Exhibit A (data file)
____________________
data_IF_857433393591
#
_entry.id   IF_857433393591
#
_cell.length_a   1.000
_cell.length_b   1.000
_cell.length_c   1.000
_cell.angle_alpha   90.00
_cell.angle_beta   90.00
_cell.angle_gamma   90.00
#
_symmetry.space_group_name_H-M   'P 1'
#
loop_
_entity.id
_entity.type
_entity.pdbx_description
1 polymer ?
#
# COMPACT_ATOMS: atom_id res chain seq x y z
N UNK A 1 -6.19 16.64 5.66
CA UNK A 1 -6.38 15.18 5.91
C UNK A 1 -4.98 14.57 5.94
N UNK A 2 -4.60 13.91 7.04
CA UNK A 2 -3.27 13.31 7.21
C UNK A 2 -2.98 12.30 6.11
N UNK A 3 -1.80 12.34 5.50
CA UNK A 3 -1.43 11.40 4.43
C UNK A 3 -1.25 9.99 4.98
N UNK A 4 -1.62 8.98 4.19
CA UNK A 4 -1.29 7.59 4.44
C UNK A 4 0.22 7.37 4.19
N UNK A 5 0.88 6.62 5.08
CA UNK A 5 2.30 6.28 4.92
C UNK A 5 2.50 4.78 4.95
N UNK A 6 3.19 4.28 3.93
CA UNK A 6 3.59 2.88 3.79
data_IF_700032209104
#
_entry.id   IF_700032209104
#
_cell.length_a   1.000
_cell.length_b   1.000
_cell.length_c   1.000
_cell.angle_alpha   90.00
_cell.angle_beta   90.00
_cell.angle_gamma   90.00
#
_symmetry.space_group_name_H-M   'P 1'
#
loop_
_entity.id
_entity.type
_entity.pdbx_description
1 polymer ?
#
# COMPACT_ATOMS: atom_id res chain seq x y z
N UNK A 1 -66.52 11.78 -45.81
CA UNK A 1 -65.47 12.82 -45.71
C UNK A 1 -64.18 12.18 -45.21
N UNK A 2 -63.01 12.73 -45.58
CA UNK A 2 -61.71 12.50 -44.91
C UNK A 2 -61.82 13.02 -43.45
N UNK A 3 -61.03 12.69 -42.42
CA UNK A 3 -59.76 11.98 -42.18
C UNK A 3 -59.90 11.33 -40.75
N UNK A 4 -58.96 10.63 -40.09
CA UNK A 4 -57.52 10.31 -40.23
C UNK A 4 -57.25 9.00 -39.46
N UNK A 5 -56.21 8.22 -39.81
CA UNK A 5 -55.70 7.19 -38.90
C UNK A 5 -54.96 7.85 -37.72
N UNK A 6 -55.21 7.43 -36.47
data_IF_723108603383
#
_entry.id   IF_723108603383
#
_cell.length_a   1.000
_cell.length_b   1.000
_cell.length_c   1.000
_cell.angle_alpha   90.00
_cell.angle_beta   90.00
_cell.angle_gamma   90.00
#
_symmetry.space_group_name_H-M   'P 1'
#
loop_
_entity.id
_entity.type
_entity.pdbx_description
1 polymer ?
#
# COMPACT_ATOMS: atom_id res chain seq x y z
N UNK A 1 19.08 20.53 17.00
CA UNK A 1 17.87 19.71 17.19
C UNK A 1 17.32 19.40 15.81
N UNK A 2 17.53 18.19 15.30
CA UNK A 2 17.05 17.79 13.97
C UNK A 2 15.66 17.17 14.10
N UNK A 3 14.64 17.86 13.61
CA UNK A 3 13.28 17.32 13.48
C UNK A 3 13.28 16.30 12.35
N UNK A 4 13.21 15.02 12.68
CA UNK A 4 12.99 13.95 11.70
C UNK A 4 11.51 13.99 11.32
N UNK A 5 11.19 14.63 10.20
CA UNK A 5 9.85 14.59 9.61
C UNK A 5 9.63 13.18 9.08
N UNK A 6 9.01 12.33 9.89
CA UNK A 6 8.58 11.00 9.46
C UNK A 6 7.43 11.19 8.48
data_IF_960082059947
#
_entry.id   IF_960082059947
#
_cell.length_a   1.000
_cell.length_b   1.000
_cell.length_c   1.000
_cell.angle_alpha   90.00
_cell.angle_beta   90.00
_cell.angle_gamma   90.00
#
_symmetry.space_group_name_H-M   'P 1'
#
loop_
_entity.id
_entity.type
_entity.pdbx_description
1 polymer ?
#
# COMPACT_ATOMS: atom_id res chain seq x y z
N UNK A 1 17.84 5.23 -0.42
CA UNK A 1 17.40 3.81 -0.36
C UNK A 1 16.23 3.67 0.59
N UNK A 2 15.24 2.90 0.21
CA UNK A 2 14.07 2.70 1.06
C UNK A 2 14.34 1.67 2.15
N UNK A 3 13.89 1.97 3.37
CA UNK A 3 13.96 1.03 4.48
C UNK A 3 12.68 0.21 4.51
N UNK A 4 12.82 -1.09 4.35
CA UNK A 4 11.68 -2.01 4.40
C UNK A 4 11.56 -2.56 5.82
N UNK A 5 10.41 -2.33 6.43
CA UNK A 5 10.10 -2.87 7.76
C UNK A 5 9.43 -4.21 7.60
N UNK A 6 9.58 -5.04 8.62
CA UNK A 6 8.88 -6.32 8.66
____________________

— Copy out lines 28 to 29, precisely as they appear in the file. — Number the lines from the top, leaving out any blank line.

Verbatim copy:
CA UNK A 3 -1.43 11.40 4.43
C UNK A 3 -1.25 9.99 4.98